F SEE THE TANF CHAPTER, SECTION G-5 (TF G.5), FOR MORE INFORMATION REGARDING THE AVAILABILITY OF RESOURCES.

    • Step 2: Determine the equity value. DHS will exclude $10,000 in equity value for all licensed motor vehicles excluded when determining the value of motor vehicles (see Step 4).

    • Step 3: Determine the equity value of the vehicle. The equity value of the vehicle is the fair market value of the car minus any "encumbrances." Using the National Automobile Dealers Association's (NADA) Used Car Guide (or similar publication), look at the "Average Trade-in Value" for the vehicle. The Kelley Blue Book is also available on the internet at the DHS Tools for Staff page (http://www.dhs.state.or.us/tools/). Do not add disability-related apparatus, optional equipment or low mileage to increase the value. Subtract from that amount any amount the client owes on the vehicle, or any other costs, such as liens. The remainder is the equity value.

      F SEE THE COUNTING CLIENT ASSETS CHAPTER, SECTION A.3 (CA A.3), FOR MORE INFORMATION.

    • Step 4: Exclude $10,000 in equity value. Total the equity value of all the licensed vehicles. Deduct $10,000 from the total equity value of all vehicles combined. The remainder is the resource value of the vehicle or vehicles.

    • Step 5: Compare the resource value of the vehicle to the resource limit. If the amount exceeds the TANF resource limit, the client is not eligible. In addition to the equity value that exceeds $10,000, any other vehicles and resources are counted toward the resource limit. For TANF applicants and people who are not progressing on their self-sufficiency plan, the resource limit is $2,500. For people who are already in the Pre-TANF Program or receiving TANF and are progressing with their JOBS plan (or in JOBS Plus), the resource limit is $10,000.

    Note:  The resources of non-needy caretaker relatives and SSI recipients do not count toward the TANF resource limit.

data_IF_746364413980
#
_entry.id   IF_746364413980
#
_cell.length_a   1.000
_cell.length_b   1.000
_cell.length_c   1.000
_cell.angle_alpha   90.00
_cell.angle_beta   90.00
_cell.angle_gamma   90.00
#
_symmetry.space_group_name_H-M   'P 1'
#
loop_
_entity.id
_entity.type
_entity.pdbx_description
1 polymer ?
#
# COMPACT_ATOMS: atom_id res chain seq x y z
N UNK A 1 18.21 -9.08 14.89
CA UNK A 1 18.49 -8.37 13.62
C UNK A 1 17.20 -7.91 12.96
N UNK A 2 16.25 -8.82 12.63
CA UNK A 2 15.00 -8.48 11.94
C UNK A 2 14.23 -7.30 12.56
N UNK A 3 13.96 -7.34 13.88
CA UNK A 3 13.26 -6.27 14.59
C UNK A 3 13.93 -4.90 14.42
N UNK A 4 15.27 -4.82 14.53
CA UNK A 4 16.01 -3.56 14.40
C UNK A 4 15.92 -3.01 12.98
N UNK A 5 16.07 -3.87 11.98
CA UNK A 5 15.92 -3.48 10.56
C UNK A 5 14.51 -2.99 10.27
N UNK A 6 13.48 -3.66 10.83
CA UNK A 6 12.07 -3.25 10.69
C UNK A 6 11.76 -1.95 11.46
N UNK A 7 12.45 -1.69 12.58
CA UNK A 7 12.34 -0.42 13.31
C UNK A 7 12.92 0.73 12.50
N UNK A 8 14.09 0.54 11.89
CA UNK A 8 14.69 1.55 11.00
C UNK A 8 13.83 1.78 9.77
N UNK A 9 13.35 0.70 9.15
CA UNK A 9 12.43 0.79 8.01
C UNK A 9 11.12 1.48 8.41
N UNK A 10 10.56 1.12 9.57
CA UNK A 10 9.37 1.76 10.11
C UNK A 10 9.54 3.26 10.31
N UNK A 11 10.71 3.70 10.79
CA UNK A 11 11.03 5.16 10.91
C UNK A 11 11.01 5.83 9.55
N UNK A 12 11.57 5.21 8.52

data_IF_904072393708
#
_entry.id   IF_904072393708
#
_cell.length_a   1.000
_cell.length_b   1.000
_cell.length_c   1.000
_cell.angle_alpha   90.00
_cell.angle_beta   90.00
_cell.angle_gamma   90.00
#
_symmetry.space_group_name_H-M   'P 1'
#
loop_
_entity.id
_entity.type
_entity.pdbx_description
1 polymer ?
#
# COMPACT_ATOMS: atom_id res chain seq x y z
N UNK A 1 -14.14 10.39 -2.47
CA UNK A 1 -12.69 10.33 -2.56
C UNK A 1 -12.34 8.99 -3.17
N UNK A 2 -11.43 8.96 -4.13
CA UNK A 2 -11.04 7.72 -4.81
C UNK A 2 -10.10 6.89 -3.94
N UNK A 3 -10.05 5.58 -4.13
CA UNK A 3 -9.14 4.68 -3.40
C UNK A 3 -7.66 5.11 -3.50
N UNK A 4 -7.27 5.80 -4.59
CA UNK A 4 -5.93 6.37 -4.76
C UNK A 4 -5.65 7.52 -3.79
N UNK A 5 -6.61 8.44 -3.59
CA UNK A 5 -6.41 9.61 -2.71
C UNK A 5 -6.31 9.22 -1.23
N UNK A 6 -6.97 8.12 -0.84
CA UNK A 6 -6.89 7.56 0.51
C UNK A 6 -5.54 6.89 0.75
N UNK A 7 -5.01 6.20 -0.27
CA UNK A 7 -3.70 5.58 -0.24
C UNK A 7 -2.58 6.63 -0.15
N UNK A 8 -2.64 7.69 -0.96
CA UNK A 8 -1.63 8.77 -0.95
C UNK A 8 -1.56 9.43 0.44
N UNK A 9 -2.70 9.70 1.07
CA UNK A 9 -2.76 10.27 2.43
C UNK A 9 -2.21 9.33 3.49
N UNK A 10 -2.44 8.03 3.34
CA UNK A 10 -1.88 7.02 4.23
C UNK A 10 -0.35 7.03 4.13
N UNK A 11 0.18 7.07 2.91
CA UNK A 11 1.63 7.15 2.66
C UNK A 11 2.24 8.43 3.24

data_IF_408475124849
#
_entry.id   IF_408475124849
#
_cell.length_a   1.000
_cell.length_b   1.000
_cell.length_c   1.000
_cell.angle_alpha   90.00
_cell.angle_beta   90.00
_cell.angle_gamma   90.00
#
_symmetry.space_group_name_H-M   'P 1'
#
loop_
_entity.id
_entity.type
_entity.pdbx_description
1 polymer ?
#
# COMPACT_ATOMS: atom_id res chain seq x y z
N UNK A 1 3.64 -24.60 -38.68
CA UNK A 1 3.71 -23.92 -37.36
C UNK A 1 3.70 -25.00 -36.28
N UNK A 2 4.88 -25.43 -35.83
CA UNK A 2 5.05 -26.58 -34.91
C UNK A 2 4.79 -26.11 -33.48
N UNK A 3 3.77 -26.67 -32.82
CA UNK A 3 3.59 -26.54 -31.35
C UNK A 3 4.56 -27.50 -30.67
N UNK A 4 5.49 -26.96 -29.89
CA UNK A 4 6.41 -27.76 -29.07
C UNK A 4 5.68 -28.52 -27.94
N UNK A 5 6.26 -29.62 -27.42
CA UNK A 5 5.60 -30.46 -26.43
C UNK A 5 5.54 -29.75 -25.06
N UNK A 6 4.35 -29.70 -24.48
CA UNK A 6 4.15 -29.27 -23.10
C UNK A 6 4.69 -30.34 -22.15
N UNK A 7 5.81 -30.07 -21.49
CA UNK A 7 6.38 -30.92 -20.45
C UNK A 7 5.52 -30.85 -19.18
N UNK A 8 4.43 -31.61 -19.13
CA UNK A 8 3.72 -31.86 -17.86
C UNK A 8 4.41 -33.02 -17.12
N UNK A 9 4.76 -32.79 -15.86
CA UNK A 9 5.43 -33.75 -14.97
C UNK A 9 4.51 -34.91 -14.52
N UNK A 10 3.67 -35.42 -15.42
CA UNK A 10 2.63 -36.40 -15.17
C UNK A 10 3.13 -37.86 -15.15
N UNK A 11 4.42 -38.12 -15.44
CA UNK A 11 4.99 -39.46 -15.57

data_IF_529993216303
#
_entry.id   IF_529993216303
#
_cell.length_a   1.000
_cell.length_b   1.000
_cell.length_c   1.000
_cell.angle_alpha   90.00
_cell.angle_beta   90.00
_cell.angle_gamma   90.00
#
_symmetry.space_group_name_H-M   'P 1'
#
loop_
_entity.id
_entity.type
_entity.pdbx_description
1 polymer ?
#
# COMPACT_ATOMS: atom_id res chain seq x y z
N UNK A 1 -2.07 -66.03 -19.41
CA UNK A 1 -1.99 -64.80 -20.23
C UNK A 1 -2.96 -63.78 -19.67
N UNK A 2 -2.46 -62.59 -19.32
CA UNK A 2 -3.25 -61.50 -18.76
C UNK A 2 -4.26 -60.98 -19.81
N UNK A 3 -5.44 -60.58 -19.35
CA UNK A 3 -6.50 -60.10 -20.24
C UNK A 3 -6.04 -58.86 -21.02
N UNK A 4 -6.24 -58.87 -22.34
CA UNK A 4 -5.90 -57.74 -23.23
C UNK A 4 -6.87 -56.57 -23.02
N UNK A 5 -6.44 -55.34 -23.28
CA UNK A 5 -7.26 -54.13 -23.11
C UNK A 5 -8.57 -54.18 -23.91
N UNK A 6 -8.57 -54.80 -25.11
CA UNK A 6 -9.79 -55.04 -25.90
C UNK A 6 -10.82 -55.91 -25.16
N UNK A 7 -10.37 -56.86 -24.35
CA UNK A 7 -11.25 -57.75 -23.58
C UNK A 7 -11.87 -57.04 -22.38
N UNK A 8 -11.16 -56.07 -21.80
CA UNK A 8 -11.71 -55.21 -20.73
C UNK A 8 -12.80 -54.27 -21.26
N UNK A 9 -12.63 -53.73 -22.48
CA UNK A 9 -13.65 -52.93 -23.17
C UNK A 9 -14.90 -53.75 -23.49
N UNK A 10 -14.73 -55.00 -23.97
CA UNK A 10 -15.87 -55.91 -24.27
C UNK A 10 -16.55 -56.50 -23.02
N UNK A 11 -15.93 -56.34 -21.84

4. Availability of Income

    Income for TANF includes both earned and unearned income received monthly, periodically, or in a lump sum. Most earned income is countable income; i.e., used to calculate the benefit amount. Unearned income can be excluded, counted as income, or counted as a resource.

    Income received on a regular basis, but not monthly - such as quarterly, semiannually, annually or as a contract employee - is called periodic income. Periodic income is counted as income in the month received. Depending on the source, it can be counted as earned or unearned income.

    Income received too infrequently or irregularly to be reasonably anticipated, or received as a one-time payment, is called lump-sum income. Income that can be received in a lump sum is considered lump-sum income even when the client chooses to receive it in monthly installments. Lump-sum income is counted as a resource.

    • Income is available immediately upon receipt, or when the client has a legal interest in the income and the legal ability to make the income available;

    • The amount of income considered available is the gross before deductions, such as garnishments, taxes or other payroll deductions;

      F SEE COUNTING CLIENTS ASSETS SECTION A FOR MORE INFORMATION ABOUT PERIODIC (CA A.6) AND LUMP SUM (CA A.5) INCOME.

    Determining Availability of Income: 461-140-0040

    Note:  If the income is usually paid monthly or twice monthly on the first or last day of the month, but is paid early or late because the regular payday falls on a holiday or weekend, it is still considered to be paid on the regular payday.

    • When earned income is withheld or diverted at the request of an employee, it is considered available in the month the wages would have been paid;

    • An advance or draw is money received that will be subtracted from later wages. An advance or draw is available when received;

    • Averaged, annualized, converted or prorated income is available throughout the period for which the calculation applies;

    • Deemed income is available whether or not it has been received;